Upu Taofiofi, translated to "warning to keep it secret", is a reflection on the many secrets that villages hold within Samoa. Samoan tatau, or tattoos are sacred marks given by tufuga (masters of their craft). This rare view depicts a woman with a malofie, which is traditionally given only to the men of the village.
While I heard rumors of a female relative who had a malofie/pe‘a like a man, I never found out the full story. Why did she have this? Who gave it to her? Were there other women who had this as well? Was this before men were given these types of tatau?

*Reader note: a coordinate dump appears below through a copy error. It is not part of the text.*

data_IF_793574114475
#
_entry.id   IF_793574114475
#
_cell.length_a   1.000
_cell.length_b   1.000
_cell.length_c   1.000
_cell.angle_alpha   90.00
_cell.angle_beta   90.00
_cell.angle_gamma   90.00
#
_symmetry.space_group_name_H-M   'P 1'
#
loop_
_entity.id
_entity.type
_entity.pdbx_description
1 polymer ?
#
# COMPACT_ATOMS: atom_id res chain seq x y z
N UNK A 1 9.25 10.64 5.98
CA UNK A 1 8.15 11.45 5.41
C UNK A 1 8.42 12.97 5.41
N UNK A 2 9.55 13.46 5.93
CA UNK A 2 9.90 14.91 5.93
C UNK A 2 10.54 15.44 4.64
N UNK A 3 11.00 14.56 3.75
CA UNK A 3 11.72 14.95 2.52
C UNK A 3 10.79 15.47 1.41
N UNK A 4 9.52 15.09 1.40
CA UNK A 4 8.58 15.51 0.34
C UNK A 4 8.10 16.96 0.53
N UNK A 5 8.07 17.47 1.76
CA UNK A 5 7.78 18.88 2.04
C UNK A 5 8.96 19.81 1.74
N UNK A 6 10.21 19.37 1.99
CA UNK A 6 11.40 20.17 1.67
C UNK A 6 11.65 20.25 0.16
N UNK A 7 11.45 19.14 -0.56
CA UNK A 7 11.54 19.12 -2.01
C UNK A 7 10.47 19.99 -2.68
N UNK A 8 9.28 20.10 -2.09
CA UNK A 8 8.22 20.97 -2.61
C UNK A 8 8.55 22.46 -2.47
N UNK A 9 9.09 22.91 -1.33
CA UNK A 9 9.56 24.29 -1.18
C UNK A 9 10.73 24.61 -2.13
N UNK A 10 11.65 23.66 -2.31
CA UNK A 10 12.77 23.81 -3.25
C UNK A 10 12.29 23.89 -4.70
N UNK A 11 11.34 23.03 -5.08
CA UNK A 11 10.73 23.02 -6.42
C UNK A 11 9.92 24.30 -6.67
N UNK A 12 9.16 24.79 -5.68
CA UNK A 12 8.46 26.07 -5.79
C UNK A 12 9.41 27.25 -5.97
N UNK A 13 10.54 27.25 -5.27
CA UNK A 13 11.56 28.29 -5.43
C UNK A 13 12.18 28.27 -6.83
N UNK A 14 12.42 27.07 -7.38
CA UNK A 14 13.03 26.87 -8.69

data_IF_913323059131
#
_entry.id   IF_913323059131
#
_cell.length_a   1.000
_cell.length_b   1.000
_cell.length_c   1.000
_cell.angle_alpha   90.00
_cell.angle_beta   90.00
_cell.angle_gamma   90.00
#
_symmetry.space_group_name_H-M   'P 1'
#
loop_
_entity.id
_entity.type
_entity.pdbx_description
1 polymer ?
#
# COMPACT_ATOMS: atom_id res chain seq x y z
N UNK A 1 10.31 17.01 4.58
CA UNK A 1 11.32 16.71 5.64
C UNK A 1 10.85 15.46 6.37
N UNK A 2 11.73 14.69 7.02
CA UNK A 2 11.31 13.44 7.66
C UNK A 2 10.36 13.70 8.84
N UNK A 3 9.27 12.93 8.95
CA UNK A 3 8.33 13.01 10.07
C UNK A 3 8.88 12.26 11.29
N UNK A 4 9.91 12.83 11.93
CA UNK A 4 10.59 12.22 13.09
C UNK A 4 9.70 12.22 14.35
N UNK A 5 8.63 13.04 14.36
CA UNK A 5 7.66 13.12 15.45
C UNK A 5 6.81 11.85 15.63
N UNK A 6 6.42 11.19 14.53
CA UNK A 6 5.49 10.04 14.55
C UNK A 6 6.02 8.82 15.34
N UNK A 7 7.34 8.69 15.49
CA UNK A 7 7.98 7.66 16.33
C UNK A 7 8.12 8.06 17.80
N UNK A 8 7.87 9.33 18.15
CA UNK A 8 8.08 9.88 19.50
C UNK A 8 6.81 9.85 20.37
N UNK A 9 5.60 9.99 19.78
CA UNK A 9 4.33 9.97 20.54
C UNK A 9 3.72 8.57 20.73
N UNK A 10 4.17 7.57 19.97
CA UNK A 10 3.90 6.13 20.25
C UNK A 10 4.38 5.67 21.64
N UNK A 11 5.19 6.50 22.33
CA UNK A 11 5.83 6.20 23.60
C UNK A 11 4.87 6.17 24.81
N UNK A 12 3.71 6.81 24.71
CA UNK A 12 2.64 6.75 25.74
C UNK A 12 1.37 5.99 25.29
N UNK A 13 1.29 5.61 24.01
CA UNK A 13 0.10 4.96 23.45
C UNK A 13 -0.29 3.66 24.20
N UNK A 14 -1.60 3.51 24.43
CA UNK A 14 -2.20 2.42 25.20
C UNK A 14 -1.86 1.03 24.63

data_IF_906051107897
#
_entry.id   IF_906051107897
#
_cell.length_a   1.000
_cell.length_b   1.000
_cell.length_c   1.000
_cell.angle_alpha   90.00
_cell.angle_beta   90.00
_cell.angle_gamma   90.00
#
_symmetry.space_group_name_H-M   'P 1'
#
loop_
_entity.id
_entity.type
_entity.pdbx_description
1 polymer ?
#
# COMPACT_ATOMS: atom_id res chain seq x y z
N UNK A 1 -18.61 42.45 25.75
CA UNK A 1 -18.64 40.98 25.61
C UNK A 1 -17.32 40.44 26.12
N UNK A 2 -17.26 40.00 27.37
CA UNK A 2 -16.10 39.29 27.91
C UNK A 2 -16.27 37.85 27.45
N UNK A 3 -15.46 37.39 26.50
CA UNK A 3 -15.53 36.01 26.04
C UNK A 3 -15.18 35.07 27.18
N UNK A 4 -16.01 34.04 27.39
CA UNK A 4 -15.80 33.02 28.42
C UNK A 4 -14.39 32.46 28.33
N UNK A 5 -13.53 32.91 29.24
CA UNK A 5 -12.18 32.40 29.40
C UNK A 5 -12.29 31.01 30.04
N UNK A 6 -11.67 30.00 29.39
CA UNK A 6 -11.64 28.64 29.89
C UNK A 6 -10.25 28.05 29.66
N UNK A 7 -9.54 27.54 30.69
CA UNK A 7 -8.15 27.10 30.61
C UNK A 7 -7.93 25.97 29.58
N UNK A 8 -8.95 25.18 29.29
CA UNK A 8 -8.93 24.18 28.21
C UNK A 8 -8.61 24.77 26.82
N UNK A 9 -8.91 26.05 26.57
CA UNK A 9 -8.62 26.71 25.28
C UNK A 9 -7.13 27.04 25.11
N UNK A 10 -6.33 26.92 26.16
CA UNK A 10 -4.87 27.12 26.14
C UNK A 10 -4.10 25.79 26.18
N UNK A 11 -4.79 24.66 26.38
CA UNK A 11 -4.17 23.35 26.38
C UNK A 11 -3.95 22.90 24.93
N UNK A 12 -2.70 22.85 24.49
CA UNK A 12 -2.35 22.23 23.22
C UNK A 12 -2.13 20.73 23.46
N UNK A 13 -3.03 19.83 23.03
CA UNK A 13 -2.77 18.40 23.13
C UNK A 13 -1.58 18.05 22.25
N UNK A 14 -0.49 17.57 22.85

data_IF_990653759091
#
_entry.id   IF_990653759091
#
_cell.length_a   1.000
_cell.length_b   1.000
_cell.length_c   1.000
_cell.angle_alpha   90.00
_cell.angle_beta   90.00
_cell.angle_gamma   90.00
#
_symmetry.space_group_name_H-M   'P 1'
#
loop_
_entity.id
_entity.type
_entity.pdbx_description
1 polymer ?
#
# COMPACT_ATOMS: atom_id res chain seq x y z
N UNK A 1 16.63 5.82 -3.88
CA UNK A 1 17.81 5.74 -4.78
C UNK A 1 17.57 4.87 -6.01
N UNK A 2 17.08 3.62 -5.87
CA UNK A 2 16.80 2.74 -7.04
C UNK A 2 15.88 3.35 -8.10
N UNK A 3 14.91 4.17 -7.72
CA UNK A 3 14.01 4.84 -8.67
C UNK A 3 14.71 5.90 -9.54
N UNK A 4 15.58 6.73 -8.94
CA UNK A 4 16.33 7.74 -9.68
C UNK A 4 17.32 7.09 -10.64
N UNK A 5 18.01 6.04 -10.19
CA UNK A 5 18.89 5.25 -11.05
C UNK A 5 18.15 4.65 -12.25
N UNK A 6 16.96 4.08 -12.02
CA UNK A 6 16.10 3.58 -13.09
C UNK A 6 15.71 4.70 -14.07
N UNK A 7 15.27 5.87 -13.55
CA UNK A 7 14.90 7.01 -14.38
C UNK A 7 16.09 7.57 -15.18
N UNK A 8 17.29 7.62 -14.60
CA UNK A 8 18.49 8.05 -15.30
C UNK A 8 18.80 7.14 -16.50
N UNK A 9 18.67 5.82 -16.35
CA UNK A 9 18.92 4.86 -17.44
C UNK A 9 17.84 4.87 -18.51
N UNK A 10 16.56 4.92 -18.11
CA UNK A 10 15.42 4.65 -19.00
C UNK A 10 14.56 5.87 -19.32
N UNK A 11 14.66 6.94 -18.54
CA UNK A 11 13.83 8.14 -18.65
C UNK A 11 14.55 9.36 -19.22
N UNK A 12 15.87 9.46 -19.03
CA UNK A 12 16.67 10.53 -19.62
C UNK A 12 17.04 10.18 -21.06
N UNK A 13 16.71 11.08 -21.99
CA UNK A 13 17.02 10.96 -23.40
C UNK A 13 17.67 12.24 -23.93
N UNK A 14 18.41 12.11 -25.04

I may never know, and that is ok, but her story has asked me to paint this, so here she is in all her glory.
My family told us many stories about our history as we were growing up in Sāmoa, but these stories were not all meant to be heard by everyone. There were secrets only known by certain villages of Sāmoa, and while answers to many of the questions in Polynesian history can be answered by these stories, it is tapu (forbidden) to share with those outside of the village family.
**Each giclee is printed and hand-stretched on 1.5" deep canvas.
- This beautiful canvas is printed on acid-free poly-cotton base
- Mounting brackets are included
- Open Edition